F. Scott Fitzgerald may have written beautifully about the Jazz Age, but he had some problems with people of different races and backgrounds, and wrote some rather awful things about black people (and the French). But, argues Arthur Krystal at The New Yorker, Fitzgerald wasn’t “malicious;” he “was simply reiterating a familiar physiognomic code.” His Jewish secretary, Francis Kroll Ring, may have helped soften Fitzgerald to Jews in his later life, and evidence of this can be seen in The Last Tycoon....more
Posts Tagged: f. scott fitzgerald
For Slate, Cristina Hartmann explains how The Great Gatsby went from a marginal publication to a central part of America’s literary canon. According to Hartmann, much of the novel’s early struggles emerged from criticism that misrepresented Fitzgerald’s satirical position, as critics stood too close to a cultural moment:
Fitzgerald’s contemporaries were unable to see the novel for what it was—biting satire of the hypocrisy of the profligate Jazz Age—because they were in the thick of it.
A century ago, Princeton University was a premiere football school. As a freshman, F. Scott Fitzgerald was cut from the team after just one day. But that didn’t stop him from calling the famed football coach Fritz Crisler in the middle of the night with crazy football strategies, one of which might very well have been fielding separate teams for offense and defense....more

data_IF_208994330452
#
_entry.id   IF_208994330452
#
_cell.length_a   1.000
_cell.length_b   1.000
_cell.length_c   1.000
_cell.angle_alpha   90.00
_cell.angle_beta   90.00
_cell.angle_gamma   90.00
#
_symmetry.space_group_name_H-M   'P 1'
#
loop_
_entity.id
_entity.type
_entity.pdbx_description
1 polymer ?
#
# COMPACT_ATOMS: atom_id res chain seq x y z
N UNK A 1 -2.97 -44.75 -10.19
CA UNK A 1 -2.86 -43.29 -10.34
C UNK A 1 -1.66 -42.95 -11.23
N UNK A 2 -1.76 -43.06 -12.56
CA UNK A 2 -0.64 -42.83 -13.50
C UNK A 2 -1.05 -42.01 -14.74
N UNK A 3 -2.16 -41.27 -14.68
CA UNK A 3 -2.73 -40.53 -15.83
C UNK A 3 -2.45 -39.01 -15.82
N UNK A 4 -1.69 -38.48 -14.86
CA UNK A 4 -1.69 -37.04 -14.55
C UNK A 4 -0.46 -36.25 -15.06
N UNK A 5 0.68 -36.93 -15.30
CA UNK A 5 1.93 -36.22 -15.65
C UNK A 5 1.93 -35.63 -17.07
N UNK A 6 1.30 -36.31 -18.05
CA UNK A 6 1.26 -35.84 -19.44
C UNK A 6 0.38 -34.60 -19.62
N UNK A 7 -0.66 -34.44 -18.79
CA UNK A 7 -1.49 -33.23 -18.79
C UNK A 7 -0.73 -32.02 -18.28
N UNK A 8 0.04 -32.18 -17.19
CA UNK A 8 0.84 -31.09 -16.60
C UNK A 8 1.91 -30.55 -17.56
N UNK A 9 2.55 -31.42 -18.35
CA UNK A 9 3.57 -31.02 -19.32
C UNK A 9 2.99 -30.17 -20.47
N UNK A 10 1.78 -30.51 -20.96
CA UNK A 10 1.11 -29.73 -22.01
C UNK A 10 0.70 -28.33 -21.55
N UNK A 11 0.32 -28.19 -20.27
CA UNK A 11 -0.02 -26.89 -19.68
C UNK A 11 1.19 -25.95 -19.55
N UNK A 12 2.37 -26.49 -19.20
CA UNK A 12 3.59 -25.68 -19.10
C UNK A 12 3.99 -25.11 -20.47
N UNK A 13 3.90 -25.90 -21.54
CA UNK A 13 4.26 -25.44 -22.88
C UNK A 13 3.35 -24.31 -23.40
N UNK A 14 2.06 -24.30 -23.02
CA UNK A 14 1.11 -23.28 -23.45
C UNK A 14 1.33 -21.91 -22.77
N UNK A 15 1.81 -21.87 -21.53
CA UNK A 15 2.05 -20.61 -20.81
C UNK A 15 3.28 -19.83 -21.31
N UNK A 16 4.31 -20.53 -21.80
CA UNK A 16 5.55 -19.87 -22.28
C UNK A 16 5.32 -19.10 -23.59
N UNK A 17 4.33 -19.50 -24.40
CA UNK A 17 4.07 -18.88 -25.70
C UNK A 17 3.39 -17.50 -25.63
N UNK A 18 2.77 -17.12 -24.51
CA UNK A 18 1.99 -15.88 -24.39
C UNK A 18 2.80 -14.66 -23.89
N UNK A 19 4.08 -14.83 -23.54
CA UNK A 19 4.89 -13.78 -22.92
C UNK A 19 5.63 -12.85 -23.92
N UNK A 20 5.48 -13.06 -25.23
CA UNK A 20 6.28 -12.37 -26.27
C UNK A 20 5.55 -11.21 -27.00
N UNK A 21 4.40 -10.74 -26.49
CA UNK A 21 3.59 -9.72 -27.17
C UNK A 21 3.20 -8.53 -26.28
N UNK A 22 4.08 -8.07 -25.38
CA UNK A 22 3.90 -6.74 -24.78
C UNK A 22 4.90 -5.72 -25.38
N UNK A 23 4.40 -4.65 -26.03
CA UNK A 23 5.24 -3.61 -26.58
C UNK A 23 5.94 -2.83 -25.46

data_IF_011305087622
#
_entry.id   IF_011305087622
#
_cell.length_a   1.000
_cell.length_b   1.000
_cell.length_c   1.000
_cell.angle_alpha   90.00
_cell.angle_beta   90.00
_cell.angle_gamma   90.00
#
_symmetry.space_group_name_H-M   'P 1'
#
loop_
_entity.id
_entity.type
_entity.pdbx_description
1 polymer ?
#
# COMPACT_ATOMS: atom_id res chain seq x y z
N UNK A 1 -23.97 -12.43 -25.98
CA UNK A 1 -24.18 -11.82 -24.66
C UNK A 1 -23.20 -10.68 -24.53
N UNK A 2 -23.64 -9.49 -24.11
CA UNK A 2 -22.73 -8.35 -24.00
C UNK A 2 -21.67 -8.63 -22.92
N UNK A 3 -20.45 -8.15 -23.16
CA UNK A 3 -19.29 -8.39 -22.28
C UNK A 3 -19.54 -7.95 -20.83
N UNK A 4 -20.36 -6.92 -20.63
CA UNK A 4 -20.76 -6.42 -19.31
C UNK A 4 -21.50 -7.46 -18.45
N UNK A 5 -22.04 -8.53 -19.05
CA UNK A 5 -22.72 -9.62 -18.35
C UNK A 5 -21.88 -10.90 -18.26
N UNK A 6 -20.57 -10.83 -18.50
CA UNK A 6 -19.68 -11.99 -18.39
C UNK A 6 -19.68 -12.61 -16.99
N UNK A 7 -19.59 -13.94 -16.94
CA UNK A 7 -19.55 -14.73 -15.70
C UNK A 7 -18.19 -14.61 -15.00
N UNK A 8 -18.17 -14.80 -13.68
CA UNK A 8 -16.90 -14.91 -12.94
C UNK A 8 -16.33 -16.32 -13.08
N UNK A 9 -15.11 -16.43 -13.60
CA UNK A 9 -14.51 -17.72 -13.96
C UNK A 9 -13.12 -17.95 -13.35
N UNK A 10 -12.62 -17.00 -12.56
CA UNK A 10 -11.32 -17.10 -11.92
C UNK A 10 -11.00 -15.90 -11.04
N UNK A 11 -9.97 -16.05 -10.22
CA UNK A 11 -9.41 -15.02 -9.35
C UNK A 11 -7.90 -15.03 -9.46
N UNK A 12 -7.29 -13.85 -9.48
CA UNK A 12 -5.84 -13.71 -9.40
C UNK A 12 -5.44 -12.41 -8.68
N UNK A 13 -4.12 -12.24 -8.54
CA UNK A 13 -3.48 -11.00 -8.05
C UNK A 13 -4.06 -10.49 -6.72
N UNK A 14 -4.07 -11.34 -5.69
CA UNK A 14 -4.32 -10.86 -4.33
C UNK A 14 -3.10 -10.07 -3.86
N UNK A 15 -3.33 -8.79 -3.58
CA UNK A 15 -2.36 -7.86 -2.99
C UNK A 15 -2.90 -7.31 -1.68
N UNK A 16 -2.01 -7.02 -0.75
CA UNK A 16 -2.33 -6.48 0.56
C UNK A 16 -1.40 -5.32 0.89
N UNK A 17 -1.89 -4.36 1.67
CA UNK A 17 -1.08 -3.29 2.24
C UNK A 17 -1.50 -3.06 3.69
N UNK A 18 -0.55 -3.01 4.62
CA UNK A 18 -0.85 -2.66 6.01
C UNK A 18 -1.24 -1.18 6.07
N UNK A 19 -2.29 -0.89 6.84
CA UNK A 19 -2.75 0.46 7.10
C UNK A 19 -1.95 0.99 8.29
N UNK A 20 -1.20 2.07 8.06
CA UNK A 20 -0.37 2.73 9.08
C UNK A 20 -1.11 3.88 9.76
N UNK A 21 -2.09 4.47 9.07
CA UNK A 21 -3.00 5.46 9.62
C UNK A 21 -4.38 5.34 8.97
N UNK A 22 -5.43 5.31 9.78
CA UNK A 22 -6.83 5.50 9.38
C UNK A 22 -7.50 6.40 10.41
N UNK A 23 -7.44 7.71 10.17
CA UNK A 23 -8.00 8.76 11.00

An early draft of Hemingway’s The Sun Also Rises focused on Brett Ashley, the woman who serves as a love interest to protagonist Jake Barnes and others. The revised manuscript owes much to F. Scott Fitzgerald, who wrote a letter filled with withering criticism of the earlier version, leading Hemingway to edit out much of the original manuscript....more
Polish language speakers are getting a new translation of The Great Gatsby, but a modern translation raises all sorts of linguistic issues. The primary difference, of course, is that the original translator wrote under the iron curtain and without the aid of Google:
It was, therefore, more difficult for her to track down various details, such as those concerning well-known financiers or popular culture starlets of the 1920s.
What were/are you doing in your twenties?
If you’re F. Scott Fitzgerald or Zadie Smith, you were publishing groundbreaking novels. If you’re Jack London, you were losing teeth from scurvy in Alaska, which, you know, good for him....more
In honor of F. Scott Fitzgerald’s birthday a couple days ago, the Paris Review posted some audio clips of him reading passages from Keats and Shakespeare.
“While he may not recite like a trained Shakespearean, his reading is clear, emotive, and confident,” writes Sadie Stein....more
Maria Popova of Brain Pickings has featured a 1925 letter from Ernest Hemingway to F. Scott Fitzgerald, in which Hemingway describes his personal conception of heaven (after playfully guessing at Fitzgerald’s).
As an added bonus, check out the snapshot of Scott and Ernest palling around in Paris....more
In honor of her would’ve-been 113th birthday, check out Gothamist’s collection of photos and footage of Zelda (and F. Scott) Fitzgerald.
Okay, okay—her birthday was a week ago, so this isn’t the timeliest post in the world.